The plaintiff, a 57-year-old ironworker, lost three of his fingers when he and his co-worker were attempting to use a tower crane to move a steel bundle at a construction site.
At the time of the accident in 2001, the plaintiff was working at a site where a 13-story building and a four-level parking garage were being constructed. The size of the project was such that two tower cranes were needed to reach the entire site.
The plan was to erect a tower crane on the east side of the site, which would be used to erect the east side of the building, and erect a tower crane on the west side of the project, which was to be used to erect the west side of the building. The two sides were to be erected simultaneously.
Multiple design-related problems arose such that by the fall of 2001, the erection of the east side of the building was essentially complete, while the west side of the building was erected to only the third or fourth floor. In addition, the minor structural steel work on the east side could not be completed because the design changes had prevented the fabrication and shipment of the materials according to the schedule.
The plaintiff’s employer, who had subcontracted the steel erection, was not required under its contract to maintain the east tower crane on the job site given the fact that the work was essentially completed, and accordingly, the east tower crane was removed pursuant to the agreement on Sept. 11, 2001.
On Nov. 1, 2001, steel was delivered to the west side of the project near the area of the west tower crane, which needed to be placed in the alley on the east side of the project. The raising gang, which included the plaintiff, was instructed by its employer to put the steel in the alley. The raising gang attempted to use the west tower crane to do so.
The plaintiff was located between the second and fourth floor of the building near the east side. The first steel bundle was connected to the crane hook, and the crane swung its boom to the east side of the building where the steel was to be landed, but the bundle would not clear the building. The plaintiff pushed the bundle away from the building and it was landed. An attempt was then made to move a second bundle, which was to be placed on the east side of the first bundle. The plaintiff attempted to push that bundle off the building, but the bundle was tight on the building, scraping the building and getting hung up.
The plaintiff placed his hand on the cable to guide the bundle as it was lowered. The bundle was landed. The plaintiff’s hand was still on the cable when his co-worker gave the signal to the crane operator to raise the hook. The crane operator, who was unable to see the plaintiff, raised the cable and the plaintiff’s fingers got caught in the block.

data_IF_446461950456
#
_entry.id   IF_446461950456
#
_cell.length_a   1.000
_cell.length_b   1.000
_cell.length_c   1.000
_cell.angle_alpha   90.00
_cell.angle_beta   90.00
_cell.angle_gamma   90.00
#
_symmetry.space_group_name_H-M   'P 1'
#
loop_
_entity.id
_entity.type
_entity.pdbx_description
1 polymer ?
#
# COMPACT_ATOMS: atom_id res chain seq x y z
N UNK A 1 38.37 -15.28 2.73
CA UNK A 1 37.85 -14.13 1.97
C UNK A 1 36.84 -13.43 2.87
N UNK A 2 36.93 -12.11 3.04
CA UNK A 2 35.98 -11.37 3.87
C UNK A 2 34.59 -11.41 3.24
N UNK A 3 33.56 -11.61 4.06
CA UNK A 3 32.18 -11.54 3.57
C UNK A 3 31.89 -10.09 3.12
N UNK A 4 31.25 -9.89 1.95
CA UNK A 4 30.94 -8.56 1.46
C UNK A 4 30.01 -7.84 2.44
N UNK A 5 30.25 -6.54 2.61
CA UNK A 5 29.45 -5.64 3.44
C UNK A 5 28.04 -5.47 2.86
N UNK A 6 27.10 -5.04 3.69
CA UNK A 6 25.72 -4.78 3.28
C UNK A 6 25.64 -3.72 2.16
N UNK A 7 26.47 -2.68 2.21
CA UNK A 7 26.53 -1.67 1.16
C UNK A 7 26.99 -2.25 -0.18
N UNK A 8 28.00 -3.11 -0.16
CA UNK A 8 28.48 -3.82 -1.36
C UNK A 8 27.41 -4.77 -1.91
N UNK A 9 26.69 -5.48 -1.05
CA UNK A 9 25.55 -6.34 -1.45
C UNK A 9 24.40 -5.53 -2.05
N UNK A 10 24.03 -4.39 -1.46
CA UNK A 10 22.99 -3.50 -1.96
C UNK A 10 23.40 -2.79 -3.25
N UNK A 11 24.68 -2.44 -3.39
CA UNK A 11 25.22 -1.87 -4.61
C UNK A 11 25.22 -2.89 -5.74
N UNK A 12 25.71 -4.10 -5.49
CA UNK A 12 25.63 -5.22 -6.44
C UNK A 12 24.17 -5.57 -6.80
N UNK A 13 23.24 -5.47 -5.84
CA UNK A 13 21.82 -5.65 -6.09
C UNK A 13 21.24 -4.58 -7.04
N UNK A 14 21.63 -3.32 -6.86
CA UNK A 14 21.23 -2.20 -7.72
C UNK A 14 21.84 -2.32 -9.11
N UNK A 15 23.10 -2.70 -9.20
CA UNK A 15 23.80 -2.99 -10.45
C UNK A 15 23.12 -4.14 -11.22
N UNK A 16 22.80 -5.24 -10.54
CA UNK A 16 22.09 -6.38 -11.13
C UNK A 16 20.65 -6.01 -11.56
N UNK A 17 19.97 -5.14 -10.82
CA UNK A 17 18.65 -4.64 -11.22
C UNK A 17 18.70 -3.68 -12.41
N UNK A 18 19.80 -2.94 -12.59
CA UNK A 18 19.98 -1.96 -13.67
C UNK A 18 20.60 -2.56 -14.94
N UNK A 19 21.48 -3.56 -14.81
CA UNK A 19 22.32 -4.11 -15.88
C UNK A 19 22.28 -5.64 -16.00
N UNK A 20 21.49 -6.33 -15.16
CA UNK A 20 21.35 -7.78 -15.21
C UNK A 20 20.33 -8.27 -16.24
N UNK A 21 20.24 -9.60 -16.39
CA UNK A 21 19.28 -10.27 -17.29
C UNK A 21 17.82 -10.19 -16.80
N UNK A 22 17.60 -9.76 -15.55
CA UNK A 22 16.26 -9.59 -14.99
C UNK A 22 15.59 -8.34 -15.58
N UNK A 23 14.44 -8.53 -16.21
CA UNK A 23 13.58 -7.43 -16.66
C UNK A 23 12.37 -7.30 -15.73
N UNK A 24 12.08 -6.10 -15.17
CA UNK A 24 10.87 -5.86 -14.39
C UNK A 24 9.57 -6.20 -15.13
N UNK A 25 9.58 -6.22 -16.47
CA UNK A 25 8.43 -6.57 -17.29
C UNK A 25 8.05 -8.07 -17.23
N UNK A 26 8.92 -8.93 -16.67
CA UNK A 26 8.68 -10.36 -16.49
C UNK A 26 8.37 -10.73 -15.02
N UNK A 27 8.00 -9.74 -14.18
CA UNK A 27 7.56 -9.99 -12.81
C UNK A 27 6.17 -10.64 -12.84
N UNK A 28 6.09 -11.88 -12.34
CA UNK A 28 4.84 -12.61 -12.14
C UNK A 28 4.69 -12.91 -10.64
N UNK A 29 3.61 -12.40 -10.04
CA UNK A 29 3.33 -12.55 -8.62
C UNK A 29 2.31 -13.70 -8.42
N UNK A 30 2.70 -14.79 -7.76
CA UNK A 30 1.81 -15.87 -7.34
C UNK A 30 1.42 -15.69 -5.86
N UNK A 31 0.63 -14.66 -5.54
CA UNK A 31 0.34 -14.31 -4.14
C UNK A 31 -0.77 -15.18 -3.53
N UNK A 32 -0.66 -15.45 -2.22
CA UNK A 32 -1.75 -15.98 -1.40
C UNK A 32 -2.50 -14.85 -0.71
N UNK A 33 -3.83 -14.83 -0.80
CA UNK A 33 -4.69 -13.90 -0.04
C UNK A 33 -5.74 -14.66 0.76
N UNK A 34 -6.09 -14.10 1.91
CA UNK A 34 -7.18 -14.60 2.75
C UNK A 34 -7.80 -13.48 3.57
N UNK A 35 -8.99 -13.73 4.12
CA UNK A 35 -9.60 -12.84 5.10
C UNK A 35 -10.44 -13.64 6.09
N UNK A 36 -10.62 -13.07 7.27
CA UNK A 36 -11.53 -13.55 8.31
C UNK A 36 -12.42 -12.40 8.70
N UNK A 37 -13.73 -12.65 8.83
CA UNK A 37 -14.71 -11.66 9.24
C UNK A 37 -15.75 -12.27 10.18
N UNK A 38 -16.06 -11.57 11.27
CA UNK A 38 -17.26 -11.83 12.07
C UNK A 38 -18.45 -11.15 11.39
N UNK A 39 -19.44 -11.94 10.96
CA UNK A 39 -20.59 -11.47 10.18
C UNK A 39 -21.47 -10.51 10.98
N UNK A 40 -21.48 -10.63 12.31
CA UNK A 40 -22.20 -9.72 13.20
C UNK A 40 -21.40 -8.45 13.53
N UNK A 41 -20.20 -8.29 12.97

The plaintiff lost the third and fourth fingers on the day of the accident, and the index finger was amputated several days later. The plaintiff underwent subsequent surgical repairs to gain better mobility. Ultimately, he was fitted with a prosthetic device.
The plaintiff and his wife sued the general contractor on the job site, alleging that the general contractor had a duty to oversee the job site and ensure that the crane work was performed safely, which would have included ensuring that a plan was in place to perform the work safely without the tower crane.
The defendant contended that there were alternative methods to move the steel, such as carrying or using some apparatus to move the individual pieces. The defendant further contended that the plaintiff was responsible for his own injuries. During discovery the defendant elicited testimony from all of the plaintiff’s co-workers that an experienced ironworker, such as the plaintiff, would have been aware of the risk of placing his hand on the cable, and the plaintiff acted in an unsafe manner.
The defendant was expected to offer testimony at trial that the steel erector, the plaintiff’s employer, was responsible for the steel erection; to the extent that a plan needed to be initiated to move the steel, it was the steel erector’s responsibility; and the general contractor could not have known what the plaintiff was going to do.
The plaintiff’s treating physician and vocational expert opined that the plaintiff was permanently and totally disabled, and that he essentially had no transferable skills. The defendant was expected to offer expert testimony that the plaintiff could work in a number of sedentary occupations.
The case settled just prior to the Board of Industrial Accidents’ determination as to whether the plaintiff was permanently disabled and entitled to benefits under Chapter 152, Sect. 34A.
Type of action: Negligence & Tort
Injuries alleged: Loss of three fingers
Amount of settlement: $675,000 (plus waiver of workers’ compensation lien of approximately $141,500)
Attorneys: George N. Keches, Keches Law Group, Taunton (for the plaintiff)